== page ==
If two or more notes played together are successive harmonics in a harmonic series, then the human ear will hear a third note: the fundamental frequency of the series. This effect is called the Missing Fundamental. If pairs of notes played in sequence have a frequency ratio of 3 to 2 and have different fundamental frequencies, the human ear will construct a fundamental frequency for each note. This phenomenon is called Fundamental Tracking. The headphones on most portable stereos exploit both of these principles to simulate an extended low frequency response. For more information on evaluating headphone sound quality, see Judging Headphones For Accuracy.


Binaural Beats

If two soft notes that are close in frequency are played separately in each ear (with no physical mixing either by aural bleed or bone conduction), the listener will hear Binaural Beats, which result when the brain mixes the sounds. Binaural Beats are unlike regular beats that derive from the mixing of sounds in the air and are one illustration of why headphones sound different from loudspeakers.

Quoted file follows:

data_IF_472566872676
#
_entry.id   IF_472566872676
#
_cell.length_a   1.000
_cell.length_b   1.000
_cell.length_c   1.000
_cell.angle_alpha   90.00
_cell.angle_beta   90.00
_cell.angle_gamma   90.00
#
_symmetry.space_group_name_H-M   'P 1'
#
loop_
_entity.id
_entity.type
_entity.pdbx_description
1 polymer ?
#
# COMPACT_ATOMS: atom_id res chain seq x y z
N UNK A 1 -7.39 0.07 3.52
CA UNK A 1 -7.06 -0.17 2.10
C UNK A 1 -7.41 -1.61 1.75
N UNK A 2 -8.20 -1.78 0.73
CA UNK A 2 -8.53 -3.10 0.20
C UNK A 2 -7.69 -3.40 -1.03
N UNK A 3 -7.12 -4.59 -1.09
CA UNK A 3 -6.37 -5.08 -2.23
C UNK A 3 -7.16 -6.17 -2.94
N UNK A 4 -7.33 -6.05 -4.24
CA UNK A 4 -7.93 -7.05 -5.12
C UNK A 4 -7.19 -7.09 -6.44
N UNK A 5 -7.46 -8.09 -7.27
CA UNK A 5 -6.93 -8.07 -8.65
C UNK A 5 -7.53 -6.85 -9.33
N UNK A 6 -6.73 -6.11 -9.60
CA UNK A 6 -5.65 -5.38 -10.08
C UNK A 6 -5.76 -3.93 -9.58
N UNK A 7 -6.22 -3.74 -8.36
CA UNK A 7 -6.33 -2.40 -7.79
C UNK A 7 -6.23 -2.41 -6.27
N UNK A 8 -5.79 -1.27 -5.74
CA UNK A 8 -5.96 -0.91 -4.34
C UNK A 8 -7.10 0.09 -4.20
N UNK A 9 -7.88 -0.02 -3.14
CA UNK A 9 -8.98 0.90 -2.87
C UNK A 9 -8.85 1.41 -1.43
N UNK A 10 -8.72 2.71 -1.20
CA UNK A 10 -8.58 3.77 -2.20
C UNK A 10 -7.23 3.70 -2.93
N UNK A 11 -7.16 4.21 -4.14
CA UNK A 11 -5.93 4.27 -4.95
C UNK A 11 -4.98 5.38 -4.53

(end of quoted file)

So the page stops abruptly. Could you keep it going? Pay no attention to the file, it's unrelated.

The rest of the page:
Spatial Cues for 3D Hearing (ILDs, ITDs and HRTFs)


There are three types of spatial hearing cues: interaural time differences (ITDs), interaural level differences (ILDs), and head-related transfer functions (HRTFs). ITDs refer to the difference in time for a sound to reach both ears. ILDs describe the amplitude differences in the frequency spectrum of sound as heard in both ears. HRTFs are a collection of spatial cues for a particular listener, including ITDs, ILDs and also taking into account the effect of the listener’s head, outer ears and torso the perceived sound.